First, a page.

|Year : 2022 | Volume
| Issue : 3 | Page : 73-79
Intralesional MMR versus intralesional bleomycin in the treatment of digital warts: A randomized comparative study and review of the literature
Arunima Ray1, Ishan Agrawal2, Bikash R Kar2
1 Department of Dermatology, Christian Medical College, Vellore, Tamil Nadu, India
2 Department of Dermatology, IMS and SUM Hospital, Bhubaneswar, Odisha, India
|Date of Submission||11-Jan-2022|
|Date of Decision||08-Mar-2022|
|Date of Acceptance||09-Apr-2022|
|Date of Web Publication||15-Sep-2022|
Dr. Ishan Agrawal
Department of Dermatology, IMS and SUM Hospital, Bhubaneswar, Odisha 751003
Source of Support: None, Conflict of Interest: None
Introduction: Warts are benign hyperkeratotic viral infections poorly responsive to most treatment modalities. Commonly used destructive methods can cause the scarring of the digits. Intralesional agents are preferred in digital warts. Individual efficacy has been assessed, but previously intralesional bleomycin and immunomodulator measles, mumps, and rubella (MMR) vaccine have not been compared. Objectives: To assess the effectiveness and safety of intralesional bleomycin versus intralesional MMR vaccine in the treatment of digital warts. Materials and Methods: All consenting adults with ≤5 digital warts were randomly divided into two groups by chit method: group A got intralesional MMR vaccine and group B got intralesional bleomycin monthly for 3 months with follow-up at the fourth month. Clearance and reduction in wart sizes and side effects were noted. Results: Totally 45 patients completed the study, and with single injection, clearance in group B was significantly higher than in group A (P = 0.001, Chi-square test). Necrosis, eschar formation, and residual pain were seen in group B. Overall, there was no significant difference in clearance rates at three injections (P = 0.198, chi-square test). Conclusion: Intralesional MMR vaccine and intralesional bleomycin are both effective in treating digital verrucae. Faster clearance is seen with intralesional bleomycin, with more side effects such as necrosis, eschar, and pain, controlled with oral analgesics.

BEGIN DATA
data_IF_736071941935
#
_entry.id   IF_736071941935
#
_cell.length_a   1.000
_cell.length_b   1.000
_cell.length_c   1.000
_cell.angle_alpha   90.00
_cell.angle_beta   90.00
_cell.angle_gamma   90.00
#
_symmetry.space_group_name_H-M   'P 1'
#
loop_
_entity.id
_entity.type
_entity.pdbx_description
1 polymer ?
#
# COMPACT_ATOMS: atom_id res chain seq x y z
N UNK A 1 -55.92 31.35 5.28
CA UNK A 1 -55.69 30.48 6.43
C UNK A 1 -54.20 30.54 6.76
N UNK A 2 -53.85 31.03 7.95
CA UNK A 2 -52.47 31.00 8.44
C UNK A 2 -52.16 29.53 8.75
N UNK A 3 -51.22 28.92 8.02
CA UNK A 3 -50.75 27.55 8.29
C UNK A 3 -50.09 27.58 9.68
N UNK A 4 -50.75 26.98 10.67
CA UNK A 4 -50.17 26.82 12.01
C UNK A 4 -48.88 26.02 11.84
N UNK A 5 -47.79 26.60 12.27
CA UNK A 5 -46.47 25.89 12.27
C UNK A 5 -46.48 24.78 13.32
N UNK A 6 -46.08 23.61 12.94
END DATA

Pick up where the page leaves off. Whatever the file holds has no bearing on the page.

Keywords: Bleomycin, digital warts, intralesional, MMR, verruca
|How to cite this article:|
Ray A, Agrawal I, Kar BR. Intralesional MMR versus intralesional bleomycin in the treatment of digital warts: A randomized comparative study and review of the literature. Turk J Dermatol 2022;16:73-9
|How to cite this URL:|
Ray A, Agrawal I, Kar BR. Intralesional MMR versus intralesional bleomycin in the treatment of digital warts: A randomized comparative study and review of the literature. Turk J Dermatol [serial online] 2022 [cited 2022 Dec 3];16:73-9. Available from: https://www.tjdonline.org/text.asp?2022/16/3/73/356120
| Introduction|| |
Cutaneous human papilloma virus (HPV) infection manifests as common warts, or verruca. Verrucae appear as firm keratotic papules over the skin and any mucosal surface. They are a cause for considerable psychological and physical morbidity.
Nongenital warts occur in almost 10% of the general population, commonly in young adults. Spontaneous regression is seen in about 65%–78% of immunocompetent individuals, but it can take up to 2 years for clearance.
Warts are characteristically stubborn and persist even with treatment, which is stressful for the patients as warts tend to spread over the affected region. There is no established treatment that shows 100% cure rate in clearing of warts.
HPV is directly inoculated through minute channels with trauma and microabrasions. The virus targets basal keratinocytes, where the latent viral body survives leading to recurrence and poor clearance.
Common treatment procedures include destructive modalities such as cryotherapy and ablative cautery. Such procedures when done on the digits take longer to heal, while interfering with the patient’s daily life. Large, residual nonhealing wounds, as a sequela to these procedures, are a major deterrent for such treatment.,
Bleomycin is a cytotoxic glycopeptide, which binds with cellular DNA, and causes the scission of DNA strand with elimination of purine and pyrimidine bases.